Yet another aspect of the present invention is a method of approximating tissue using the tissue approximating H-fasterer devices of the present invention. The method consists of inserting an H-type fastener of the present device having a central spring section into tissue. Next, one tissue anchor is moved to a first position in or about the tissue, and the second anchor is moved to a second position in or about the tissue such that the spring section is elastically displaced from its resting position to an extended position, thereby causing tissue between the anchors to be approximated and causing a spring force to be exerted upon the tissue.
Still yet another aspect of the present invention is a method of approximating tissue using the tissue approximating devices of the present invention. The method consists of inserting an H-type fastener of the present device having spring tissue anchors and a substantially non-extendable central member into tissue. Next, one spring tissue anchor is moved to a first position in or about the tissue, and the spring second anchor is moved to a second position in or about the tissue such that the spring tissue anchors are elastically displaced from their resting positions to extended positions, thereby causing tissue between the anchors to be approximated and causing a spring force to be exerted upon the tissue. The spring anchors may also have a variety of configurations including V-shaped, X-shaped, etc.
These and other aspects of the present invention will become more apparent from the following description and accompanying drawings.
FIG. 1 is a perspective view of an H-type fastener of the present invention having a semicircular spring member section.
FIG. 1A is a side view of the H-type fastener of FIG. 1.
FIG. 2 is a perspective view of an H-type fastener of the present invention having a helical spring member section.
FIG. 2A is a side view of the H-type fastener of FIG. 2.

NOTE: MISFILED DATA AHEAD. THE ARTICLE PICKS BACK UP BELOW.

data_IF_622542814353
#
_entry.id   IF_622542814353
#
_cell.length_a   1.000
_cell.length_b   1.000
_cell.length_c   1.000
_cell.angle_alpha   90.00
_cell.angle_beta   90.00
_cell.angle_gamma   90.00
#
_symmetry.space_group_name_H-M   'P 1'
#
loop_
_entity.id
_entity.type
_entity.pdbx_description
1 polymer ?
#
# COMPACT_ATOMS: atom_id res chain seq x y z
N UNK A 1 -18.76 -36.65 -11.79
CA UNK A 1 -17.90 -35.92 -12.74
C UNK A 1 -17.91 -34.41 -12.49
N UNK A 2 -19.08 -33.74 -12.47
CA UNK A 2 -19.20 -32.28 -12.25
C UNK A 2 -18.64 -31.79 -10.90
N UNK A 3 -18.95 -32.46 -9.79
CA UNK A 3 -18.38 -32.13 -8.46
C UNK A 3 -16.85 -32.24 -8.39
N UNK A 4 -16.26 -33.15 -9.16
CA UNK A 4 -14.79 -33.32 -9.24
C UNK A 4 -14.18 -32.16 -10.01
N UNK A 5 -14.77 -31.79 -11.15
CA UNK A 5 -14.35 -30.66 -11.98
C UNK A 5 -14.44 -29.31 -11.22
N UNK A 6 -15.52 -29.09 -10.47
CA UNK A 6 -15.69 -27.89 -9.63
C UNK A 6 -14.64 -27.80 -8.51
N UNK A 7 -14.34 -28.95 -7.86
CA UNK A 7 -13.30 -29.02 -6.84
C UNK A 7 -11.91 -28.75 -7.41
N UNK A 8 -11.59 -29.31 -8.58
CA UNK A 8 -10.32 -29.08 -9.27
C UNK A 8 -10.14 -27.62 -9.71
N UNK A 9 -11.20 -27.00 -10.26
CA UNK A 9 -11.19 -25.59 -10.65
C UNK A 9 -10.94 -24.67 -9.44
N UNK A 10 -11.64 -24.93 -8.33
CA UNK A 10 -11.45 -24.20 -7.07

FIG. 3 is a perspective view of an H-type fastener of the present invention having a spring member section with a saw-tooth configuration.
FIG. 3A is a side view of the H-type fastener of FIG. 3.
FIG. 4 is a perspective view of an H-type fastener of the present invention having a sinusoidal spring member section.
FIG. 4A is a side view of the H-type fastener of FIG. 4.
FIG. 5 is a perspective view of an H-type fastener of the present invention with a spring member section having a 90° arc-shaped configuration.
FIG. 5A is a side view of the H-type fastener of FIG. 5.
FIG. 6 is a perspective view of an H-type fastener of the present inventing with a spring member section having a 90° arc configuration, and end anchors which are rotated 90° with respect to each other.
FIG. 6A is a side view of the H-type fastener of FIG. 6.
FIG. 7 is a perspective view of an H-type fastener of the present invention wherein the spring member section has a repeating sine wave configuration and also having the tissue anchors with longitudinal axes which are parallel to each other.
FIG. 7A is a side view of the H-type fastener of FIG. 7.
FIG. 8 is a perspective view of an H-type fastener of the present invention wherein the spring member section has two parallel sawtooth configurations separated by a central opening.
FIG. 8A is a side view of the H-type fastener of FIG. 8.
FIG. 9 is a perspective view of an H-type fastener of the present invention wherein the spring member section has a two adjoining loops.
FIG. 9A is a side view of the H-type fastener of FIG. 9.
FIG. 10 is a perspective view of an alternate embodiment of an H-type fastener of the present inventing having a conventional substantially non-extendable straight central connecting section and V-shaped spring tissue anchors mounted to the ends.
FIG. 10A is a side view of the H-type fastener of FIG. 15.
FIG. 11 is a perspective view of an H-type fastener of the present invention wherein the central spring member is parabolically shaped.